Properly delineating, quantifying and remediating petroleum NAPL (non-aqueous phase liquid) in the subsurface is arguably one of the greatest challenges currently facing the Environmental Industry.
Many practitioners can relate to the frustration associated with NAPL monitoring and remediation. Given the nature of NAPL distribution in the subsurface, monitoring wells tend to produce ambiguous thickness data in relation to the mobility, concentration and recoverability of the NAPL.
NAPL distribution is governed by site-specific hydro-geologic conditions as well as species-specific physical and chemical properties, and is further compounded by the dynamics of the release incident. The physics of NAPL movement in the multiphase flow conditions of heterogeneous aquifers lead to complex assemblages of NAPL impacts.
Environmental professionals, who are tasked with properly managing, mitigating and remediating NAPL impacts, know that traditional investigation technologies can be limiting from both a financial and technical viewpoint.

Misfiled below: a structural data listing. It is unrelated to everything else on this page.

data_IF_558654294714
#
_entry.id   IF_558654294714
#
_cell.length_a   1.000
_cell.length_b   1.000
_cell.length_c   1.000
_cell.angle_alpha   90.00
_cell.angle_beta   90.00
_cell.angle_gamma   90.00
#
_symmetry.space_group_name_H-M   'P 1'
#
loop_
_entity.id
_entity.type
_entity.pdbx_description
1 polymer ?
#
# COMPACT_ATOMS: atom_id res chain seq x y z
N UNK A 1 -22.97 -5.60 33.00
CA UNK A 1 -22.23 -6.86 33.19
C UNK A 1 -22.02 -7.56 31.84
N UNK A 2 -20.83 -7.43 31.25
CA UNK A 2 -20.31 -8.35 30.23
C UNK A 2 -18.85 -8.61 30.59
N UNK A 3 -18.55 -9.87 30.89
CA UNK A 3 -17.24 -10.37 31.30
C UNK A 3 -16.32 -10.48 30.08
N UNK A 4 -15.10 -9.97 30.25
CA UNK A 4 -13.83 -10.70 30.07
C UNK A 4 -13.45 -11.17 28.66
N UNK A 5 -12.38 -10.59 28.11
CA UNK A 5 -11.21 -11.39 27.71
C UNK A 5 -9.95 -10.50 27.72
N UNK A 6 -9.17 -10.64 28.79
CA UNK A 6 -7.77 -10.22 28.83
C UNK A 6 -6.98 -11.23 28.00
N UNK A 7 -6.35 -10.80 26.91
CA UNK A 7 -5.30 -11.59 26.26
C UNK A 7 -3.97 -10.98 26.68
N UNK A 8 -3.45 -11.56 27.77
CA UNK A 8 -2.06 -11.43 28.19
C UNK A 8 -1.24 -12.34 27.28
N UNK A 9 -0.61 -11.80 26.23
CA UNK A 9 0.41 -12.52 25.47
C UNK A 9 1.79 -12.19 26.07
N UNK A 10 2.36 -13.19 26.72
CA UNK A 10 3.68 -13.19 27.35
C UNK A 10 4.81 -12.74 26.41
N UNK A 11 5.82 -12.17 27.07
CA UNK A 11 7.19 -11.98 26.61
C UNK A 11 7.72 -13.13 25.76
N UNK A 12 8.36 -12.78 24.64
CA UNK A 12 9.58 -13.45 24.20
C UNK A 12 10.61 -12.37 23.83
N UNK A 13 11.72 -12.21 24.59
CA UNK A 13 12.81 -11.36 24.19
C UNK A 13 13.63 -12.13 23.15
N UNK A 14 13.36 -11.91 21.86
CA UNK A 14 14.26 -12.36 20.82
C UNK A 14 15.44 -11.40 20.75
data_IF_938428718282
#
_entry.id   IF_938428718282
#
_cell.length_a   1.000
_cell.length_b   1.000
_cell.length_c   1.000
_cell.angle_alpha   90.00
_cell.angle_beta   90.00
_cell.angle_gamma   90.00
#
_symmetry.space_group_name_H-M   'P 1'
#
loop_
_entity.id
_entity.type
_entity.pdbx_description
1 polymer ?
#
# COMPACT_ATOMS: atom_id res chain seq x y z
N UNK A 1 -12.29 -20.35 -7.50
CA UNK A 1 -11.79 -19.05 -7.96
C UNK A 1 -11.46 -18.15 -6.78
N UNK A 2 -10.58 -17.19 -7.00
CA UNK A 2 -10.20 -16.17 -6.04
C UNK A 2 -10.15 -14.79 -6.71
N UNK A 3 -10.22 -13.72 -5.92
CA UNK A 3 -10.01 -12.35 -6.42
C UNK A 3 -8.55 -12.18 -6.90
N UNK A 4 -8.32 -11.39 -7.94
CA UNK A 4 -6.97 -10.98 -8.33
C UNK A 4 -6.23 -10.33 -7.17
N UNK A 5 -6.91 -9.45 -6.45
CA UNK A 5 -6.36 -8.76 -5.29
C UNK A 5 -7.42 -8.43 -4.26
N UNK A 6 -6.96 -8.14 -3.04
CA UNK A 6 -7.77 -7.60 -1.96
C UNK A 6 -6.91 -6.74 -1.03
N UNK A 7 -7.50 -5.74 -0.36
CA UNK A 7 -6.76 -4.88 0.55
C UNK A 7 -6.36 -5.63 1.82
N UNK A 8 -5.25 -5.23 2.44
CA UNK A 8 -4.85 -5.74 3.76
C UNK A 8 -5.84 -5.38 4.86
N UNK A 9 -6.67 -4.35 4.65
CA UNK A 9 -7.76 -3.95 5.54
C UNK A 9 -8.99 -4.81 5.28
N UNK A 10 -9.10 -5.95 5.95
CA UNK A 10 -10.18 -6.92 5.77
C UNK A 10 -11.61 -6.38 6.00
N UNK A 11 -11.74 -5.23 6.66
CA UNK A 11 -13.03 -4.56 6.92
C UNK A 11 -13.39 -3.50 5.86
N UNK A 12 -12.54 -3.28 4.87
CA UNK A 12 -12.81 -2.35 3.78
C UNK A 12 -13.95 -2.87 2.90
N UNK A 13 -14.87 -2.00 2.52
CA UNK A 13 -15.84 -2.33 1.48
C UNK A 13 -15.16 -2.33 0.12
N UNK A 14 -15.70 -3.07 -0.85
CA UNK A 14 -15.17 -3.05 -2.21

By utilizing in-situ Laser Induced Fluorescence (LIF), environmental professionals are able to log the vertical distribution of NAPL in the subsurface at the centimeter scale. In-situ LIF provides high-density data on the distribution, type, and relative concentrations of NAPL.
LIF serves as a cost-effective tool in gathering evidence to help remove the uncertainty associated with NAPL contaminated sites. Unlike NAPL present in monitoring wells, LIF detection is a direct representation of the NAPL distribution in-situ. This is a critical leg up in quantifying the risks and deriving a management strategy at your site. LIF is literally and figuratively shining a light on subsurface NAPL, and helping to quantify NAPL in the subsurface.
For more information on SCG’s use of LIF: